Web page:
Posts Tagged → music
OK Computer but everything is my voice
Conceptual art meets music meets internet culture meets madness…
The Sonic Side of TikTok
“A Brief Sonic Ecological Survey of TikTok Meme Culture“, by Max Alper. A super interesting article on sound based memes on TikTok:
Turning random internet drama into songs
Everywhere at the End of Time
Why Are TikTok Teens Listening to an Album About Dementia?
“Everywhere at the End of Time,” a conceptual album about memory loss, has found a second life on TikTok, where it’s spurred a challenge of sorts.
Winamp Skin Museum
John Was Trying To Contact Aliens
John Shepherd spent 30 years trying to contact extraterrestrials by broadcasting music millions of miles into space.
John Was Trying to Contact Aliens | Official Trailer | Netflix
Holly Herndon’s Eternal Video
“Holly Herndon’s video for her dizzying new song “Eternal” follows the lonely journey of a machine as it analyzes and connects to a human face. It’s blurry and disorienting: a collage of eyes, ears, and mouths materializing in front of the camera, soundtracked by one of the most direct melodies Herndon has ever composed. Synth-orchestra blasts beam in from Y2K pop radio. A dance rhythm keeps stalling out while it’s buffering. “Right in front of my eyes,” a choir sings, slowly, in unison”.
Minus (2002) by Christoph Büchel: a punk-concert was held inside a room at the Kunstverein Hannover. Immediately after the show, the entire room was frozen.
Music For Sleeping Children
Music for Sleeping Children is an experimental collaboration between internationally recognized visual artist Charlie White and Mercury-nominated musician and producer Boom Bip (also known as Bryan Hollon). The project stems from White’s investigations of the representation of American adolescence, and was born from a relationship forged between White and Hollon in 2009 when they collaborated on “We Like to Shop,” a simple clap-along song from White’s experimental cartoon, OMG BFF LOL that Hollon converted into a throbbing club track for the work’s US premier at the Aldrich Museum. From there, White and Hollon set out to realize a far more ambitious project conceived by White as the marriage of in-depth teen interviews, discussions, and studio projects with pop, electronica, hip hop and experimental composition. Working in tandem, White and Hollon fashioned the concept of each track around the original studio recordings of teen girls ranging in age from 12 to 16. From eager enthusiasms, to exuberant chants, to adolescent melancholia, Music for Sleeping Children underscores the complex tensions resonant in the teen voices while transforming each girl into a popular music form of her own. Magical, uncomfortable, and original, Music for Sleeping Children is an artwork, an archive, and an album.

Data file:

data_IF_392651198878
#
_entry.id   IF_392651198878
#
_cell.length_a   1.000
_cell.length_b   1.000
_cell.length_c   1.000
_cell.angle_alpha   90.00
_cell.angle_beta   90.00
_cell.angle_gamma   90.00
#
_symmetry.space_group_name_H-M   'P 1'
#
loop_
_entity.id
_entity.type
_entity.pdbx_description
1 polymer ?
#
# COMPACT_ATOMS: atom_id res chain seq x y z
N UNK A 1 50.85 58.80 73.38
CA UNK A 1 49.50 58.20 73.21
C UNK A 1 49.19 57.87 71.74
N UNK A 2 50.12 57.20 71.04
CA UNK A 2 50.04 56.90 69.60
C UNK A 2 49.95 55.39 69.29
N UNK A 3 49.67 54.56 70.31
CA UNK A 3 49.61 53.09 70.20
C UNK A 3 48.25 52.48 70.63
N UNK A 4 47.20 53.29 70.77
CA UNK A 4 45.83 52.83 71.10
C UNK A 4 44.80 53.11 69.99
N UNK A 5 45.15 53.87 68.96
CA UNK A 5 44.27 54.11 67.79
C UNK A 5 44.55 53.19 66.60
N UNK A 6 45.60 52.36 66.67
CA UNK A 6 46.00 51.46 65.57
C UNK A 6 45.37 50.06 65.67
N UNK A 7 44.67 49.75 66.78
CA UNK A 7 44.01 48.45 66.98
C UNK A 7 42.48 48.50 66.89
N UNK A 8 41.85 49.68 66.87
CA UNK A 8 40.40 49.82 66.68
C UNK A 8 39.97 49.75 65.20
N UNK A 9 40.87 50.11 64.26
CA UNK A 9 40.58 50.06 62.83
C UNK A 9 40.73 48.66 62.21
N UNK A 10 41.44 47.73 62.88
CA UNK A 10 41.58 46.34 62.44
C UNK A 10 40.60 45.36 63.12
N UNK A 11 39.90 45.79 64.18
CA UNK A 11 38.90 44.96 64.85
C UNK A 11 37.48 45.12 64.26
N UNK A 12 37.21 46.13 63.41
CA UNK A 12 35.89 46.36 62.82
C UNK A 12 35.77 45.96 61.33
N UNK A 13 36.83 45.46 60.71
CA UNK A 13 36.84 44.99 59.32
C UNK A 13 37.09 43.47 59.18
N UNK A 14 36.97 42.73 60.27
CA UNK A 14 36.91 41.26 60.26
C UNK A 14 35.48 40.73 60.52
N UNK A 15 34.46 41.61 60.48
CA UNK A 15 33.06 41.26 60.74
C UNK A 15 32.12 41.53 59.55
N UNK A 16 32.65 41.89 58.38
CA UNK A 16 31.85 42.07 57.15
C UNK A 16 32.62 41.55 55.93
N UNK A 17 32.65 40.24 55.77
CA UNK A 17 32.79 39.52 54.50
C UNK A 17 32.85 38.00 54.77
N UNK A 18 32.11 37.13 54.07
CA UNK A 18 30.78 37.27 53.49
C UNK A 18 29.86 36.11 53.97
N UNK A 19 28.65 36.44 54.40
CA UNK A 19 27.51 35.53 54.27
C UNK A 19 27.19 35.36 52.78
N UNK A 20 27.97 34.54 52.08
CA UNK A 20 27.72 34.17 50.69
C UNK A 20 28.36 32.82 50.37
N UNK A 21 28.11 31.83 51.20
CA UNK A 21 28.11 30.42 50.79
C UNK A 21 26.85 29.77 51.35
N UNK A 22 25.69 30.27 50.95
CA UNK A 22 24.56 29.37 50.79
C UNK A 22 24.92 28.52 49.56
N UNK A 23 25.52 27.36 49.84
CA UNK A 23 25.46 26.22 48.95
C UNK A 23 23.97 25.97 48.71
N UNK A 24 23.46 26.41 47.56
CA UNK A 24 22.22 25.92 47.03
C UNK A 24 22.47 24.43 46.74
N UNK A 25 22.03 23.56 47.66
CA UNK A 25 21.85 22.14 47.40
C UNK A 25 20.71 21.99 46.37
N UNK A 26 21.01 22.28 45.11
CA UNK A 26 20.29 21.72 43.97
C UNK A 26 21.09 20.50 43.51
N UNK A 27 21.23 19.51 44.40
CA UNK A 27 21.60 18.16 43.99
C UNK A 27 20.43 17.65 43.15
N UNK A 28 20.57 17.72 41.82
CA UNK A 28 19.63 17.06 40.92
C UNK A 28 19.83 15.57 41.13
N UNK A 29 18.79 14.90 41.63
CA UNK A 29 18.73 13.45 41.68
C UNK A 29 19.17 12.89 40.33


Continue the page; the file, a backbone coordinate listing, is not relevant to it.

Paul’s Boutique would be impossible today
“Matt Yglesias argues that because of the way copyright is viewed by the public and interpreted by lawmakers and the courts, making an album like The Beastie Boys’ Paul’s Boutique would be nearly impossible today.”
Pussy Riot strikes back
“Feisty anti-Kremlin activists — the ones that terrorized the Red Square with purple smoke bombs and an illegal performance of their hardcore tune Putin Pissed Himself – strike again! Pussy Riot crashed Moscow’s Cathedral of Christ the Saviour with their new anthem Virgin, Exorcise Putin! and its catchy chorus of “Holy shit, shit, shit/Holy shit, shit, shit.” Watch the video as they trash around and get dragged out by security and Russian nuns.”
“In summer 2011 The Flaming Lips released collaborative vinyl EPs with Lightning Bolt, Neon Indian and Prefuse 73. The ‘starter blob’ of vinyl for each disc was assembled by hand using random amounts of different vinyl colors, ensuring that every record would be unique. Here are a couple of Flickr photosets of the finished products (and a bit of the process) as they came off the presses.”
Laurie Spiegel Playing the Bell Labs Digital Synthesizer, better known as the Alles Machine or Alice, an experimental additive synthesizer designed by Harold G. Alles and Douglas Bayer at Bell Labs in 1977-78.
What doesn’t kill you…
In 1888, German philosopher Friedrich Nietzsche coined a phrase that would inspire lazy musicians for more than 100 years…
(via Driveby Blogging)
Hey Mister, music video by the Magic Machines, is entirely made of animated gifs…
The Cup Game
Si chiama “The Cup Game” ed è un gioco arcinoto negli States, perlopiù tra bambini e adolescenti, che lo usano come passatempo durante i campeggi estivi. Cosa serve? Un bicchiere di plastica e un po’ di senso del ritmo. Nel giugno 2009 però, una band tutta al femminile, le Lulu and the Lampshades, ha deciso di utilizzare quel beat per scrivere una canzone, che hanno poi postato su Youtube.
Il pezzo si chiama “Cups” (You’re gonna miss me when I’m gone) ed è di quelli che restano in testa dopo solo un ascolto. Tuttavia, non è diventato molto famoso fino al giugno 2011, quando Anna Burden, diciassettenne dell’Indiana, non ha deciso di realizzarne una cover, sfornando una versione che batte l’originale per ritmica e grazia vocale.
Ma il “cup beat” è diventato una vera mania e Youtube pullula di ragazzi che si cimentano con il gioco, e con la canzone. Eccone alcuni. Non viene voglia di provare? A me si.
e infine… ecco il mio :-)
Tim Buckley’s magic
(via Dangerous Minds)
“In Moon Score (1975-1979), Hitoshi Nomura photographed the moon on film marked with five lines (like staff paper). The project was supposedly inspired by Nomura spotting the moon moving behind telephone wires. In an early exhibition of the piece, visitors began to hum the “score”, and later exhibitions featured a CD with a string quartet or chorus performing the score. Later Nomura made a similar series called ‘birds’ photographing just birds.” You can listen to the music here.
(via TRIANGULATION BLOG)